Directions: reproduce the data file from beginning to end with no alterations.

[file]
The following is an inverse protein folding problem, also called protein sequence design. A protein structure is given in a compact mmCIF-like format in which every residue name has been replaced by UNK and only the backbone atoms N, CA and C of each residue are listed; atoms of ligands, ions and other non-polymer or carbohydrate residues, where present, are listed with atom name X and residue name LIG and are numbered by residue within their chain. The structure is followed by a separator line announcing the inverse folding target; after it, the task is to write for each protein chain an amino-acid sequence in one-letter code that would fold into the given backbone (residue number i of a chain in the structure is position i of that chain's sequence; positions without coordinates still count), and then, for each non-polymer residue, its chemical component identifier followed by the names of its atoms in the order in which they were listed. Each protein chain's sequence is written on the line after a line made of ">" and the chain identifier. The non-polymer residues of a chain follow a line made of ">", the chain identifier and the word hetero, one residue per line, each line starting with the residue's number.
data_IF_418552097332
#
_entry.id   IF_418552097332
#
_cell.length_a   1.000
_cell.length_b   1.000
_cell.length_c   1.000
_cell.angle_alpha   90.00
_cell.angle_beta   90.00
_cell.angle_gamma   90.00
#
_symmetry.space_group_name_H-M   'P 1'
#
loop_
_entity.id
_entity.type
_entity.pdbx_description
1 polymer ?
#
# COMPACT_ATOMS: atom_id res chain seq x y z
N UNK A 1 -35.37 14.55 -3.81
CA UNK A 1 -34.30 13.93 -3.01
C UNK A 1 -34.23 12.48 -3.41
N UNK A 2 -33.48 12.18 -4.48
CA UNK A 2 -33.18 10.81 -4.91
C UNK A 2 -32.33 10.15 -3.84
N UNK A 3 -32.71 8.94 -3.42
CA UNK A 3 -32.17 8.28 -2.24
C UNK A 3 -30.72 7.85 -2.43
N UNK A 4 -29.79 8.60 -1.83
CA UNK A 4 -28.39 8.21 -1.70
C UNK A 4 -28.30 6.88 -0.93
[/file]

The following is an inverse protein folding problem, also called protein sequence design. A protein structure is given in a compact mmCIF-like format in which every residue name has been replaced by UNK and only the backbone atoms N, CA and C of each residue are listed; atoms of ligands, ions and other non-polymer or carbohydrate residues, where present, are listed with atom name X and residue name LIG and are numbered by residue within their chain. The structure is followed by a separator line announcing the inverse folding target; after it, the task is to write for each protein chain an amino-acid sequence in one-letter code that would fold into the given backbone (residue number i of a chain in the structure is position i of that chain's sequence; positions without coordinates still count), and then, for each non-polymer residue, its chemical component identifier followed by the names of its atoms in the order in which they were listed. Each protein chain's sequence is written on the line after a line made of ">" and the chain identifier. The non-polymer residues of a chain follow a line made of ">", the chain identifier and the word hetero, one residue per line, each line starting with the residue's number.
data_IF_418552097332
#
_entry.id   IF_418552097332
#
_cell.length_a   1.000
_cell.length_b   1.000
_cell.length_c   1.000
_cell.angle_alpha   90.00
_cell.angle_beta   90.00
_cell.angle_gamma   90.00
#
_symmetry.space_group_name_H-M   'P 1'
#
loop_
_entity.id
_entity.type
_entity.pdbx_description
1 polymer ?
#
# COMPACT_ATOMS: atom_id res chain seq x y z
N UNK A 1 -35.37 14.55 -3.81
CA UNK A 1 -34.30 13.93 -3.01
C UNK A 1 -34.23 12.48 -3.41
N UNK A 2 -33.48 12.18 -4.48
CA UNK A 2 -33.18 10.81 -4.91
C UNK A 2 -32.33 10.15 -3.84
N UNK A 3 -32.71 8.94 -3.42
CA UNK A 3 -32.17 8.28 -2.24
C UNK A 3 -30.72 7.85 -2.43
N UNK A 4 -29.79 8.60 -1.83
CA UNK A 4 -28.39 8.21 -1.70
C UNK A 4 -28.30 6.88 -0.93